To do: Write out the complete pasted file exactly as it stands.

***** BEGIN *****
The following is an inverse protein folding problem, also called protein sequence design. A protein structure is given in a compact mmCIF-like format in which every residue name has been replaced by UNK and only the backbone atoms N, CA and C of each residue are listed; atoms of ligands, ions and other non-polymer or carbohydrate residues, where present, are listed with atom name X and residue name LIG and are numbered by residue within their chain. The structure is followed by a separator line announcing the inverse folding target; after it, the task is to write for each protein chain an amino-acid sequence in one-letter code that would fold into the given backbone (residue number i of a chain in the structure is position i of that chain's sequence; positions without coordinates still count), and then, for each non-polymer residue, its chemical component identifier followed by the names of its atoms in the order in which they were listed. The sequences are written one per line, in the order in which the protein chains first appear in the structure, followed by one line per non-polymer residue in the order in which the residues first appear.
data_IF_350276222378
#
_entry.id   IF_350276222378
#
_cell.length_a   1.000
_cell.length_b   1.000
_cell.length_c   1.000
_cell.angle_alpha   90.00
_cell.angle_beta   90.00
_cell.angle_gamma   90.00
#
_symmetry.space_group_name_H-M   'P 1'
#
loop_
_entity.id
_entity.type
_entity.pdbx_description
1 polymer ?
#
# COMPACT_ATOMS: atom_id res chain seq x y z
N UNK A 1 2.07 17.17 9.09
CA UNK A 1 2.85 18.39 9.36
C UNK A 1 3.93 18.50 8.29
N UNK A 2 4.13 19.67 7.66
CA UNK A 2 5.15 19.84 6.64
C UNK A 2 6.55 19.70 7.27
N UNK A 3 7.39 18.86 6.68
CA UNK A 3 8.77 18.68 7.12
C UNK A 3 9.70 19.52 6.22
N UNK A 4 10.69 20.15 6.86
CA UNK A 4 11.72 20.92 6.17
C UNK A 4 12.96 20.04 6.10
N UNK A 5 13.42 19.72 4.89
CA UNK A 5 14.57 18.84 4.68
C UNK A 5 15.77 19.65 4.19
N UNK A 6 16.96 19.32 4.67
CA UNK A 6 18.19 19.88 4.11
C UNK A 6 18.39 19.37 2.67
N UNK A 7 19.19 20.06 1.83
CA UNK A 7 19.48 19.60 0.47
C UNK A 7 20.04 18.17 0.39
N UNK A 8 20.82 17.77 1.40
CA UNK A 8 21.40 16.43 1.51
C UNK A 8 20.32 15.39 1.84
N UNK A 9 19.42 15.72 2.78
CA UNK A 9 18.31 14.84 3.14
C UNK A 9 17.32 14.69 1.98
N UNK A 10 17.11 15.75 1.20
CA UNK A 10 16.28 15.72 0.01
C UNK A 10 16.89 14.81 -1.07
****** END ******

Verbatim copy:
The following is an inverse protein folding problem, also called protein sequence design. A protein structure is given in a compact mmCIF-like format in which every residue name has been replaced by UNK and only the backbone atoms N, CA and C of each residue are listed; atoms of ligands, ions and other non-polymer or carbohydrate residues, where present, are listed with atom name X and residue name LIG and are numbered by residue within their chain. The structure is followed by a separator line announcing the inverse folding target; after it, the task is to write for each protein chain an amino-acid sequence in one-letter code that would fold into the given backbone (residue number i of a chain in the structure is position i of that chain's sequence; positions without coordinates still count), and then, for each non-polymer residue, its chemical component identifier followed by the names of its atoms in the order in which they were listed. The sequences are written one per line, in the order in which the protein chains first appear in the structure, followed by one line per non-polymer residue in the order in which the residues first appear.
data_IF_350276222378
#
_entry.id   IF_350276222378
#
_cell.length_a   1.000
_cell.length_b   1.000
_cell.length_c   1.000
_cell.angle_alpha   90.00
_cell.angle_beta   90.00
_cell.angle_gamma   90.00
#
_symmetry.space_group_name_H-M   'P 1'
#
loop_
_entity.id
_entity.type
_entity.pdbx_description
1 polymer ?
#
# COMPACT_ATOMS: atom_id res chain seq x y z
N UNK A 1 2.07 17.17 9.09
CA UNK A 1 2.85 18.39 9.36
C UNK A 1 3.93 18.50 8.29
N UNK A 2 4.13 19.67 7.66
CA UNK A 2 5.15 19.84 6.64
C UNK A 2 6.55 19.70 7.27
N UNK A 3 7.39 18.86 6.68
CA UNK A 3 8.77 18.68 7.12
C UNK A 3 9.70 19.52 6.22
N UNK A 4 10.69 20.15 6.86
CA UNK A 4 11.72 20.92 6.17
C UNK A 4 12.96 20.04 6.10
N UNK A 5 13.42 19.72 4.89
CA UNK A 5 14.57 18.84 4.68
C UNK A 5 15.77 19.65 4.19
N UNK A 6 16.96 19.32 4.67
CA UNK A 6 18.19 19.88 4.11
C UNK A 6 18.39 19.37 2.67
N UNK A 7 19.19 20.06 1.83
CA UNK A 7 19.48 19.60 0.47
C UNK A 7 20.04 18.17 0.39
N UNK A 8 20.82 17.77 1.40
CA UNK A 8 21.40 16.43 1.51
C UNK A 8 20.32 15.39 1.84
N UNK A 9 19.42 15.72 2.78
CA UNK A 9 18.31 14.84 3.14
C UNK A 9 17.32 14.69 1.98
N UNK A 10 17.11 15.75 1.20
CA UNK A 10 16.28 15.72 0.01
C UNK A 10 16.89 14.81 -1.07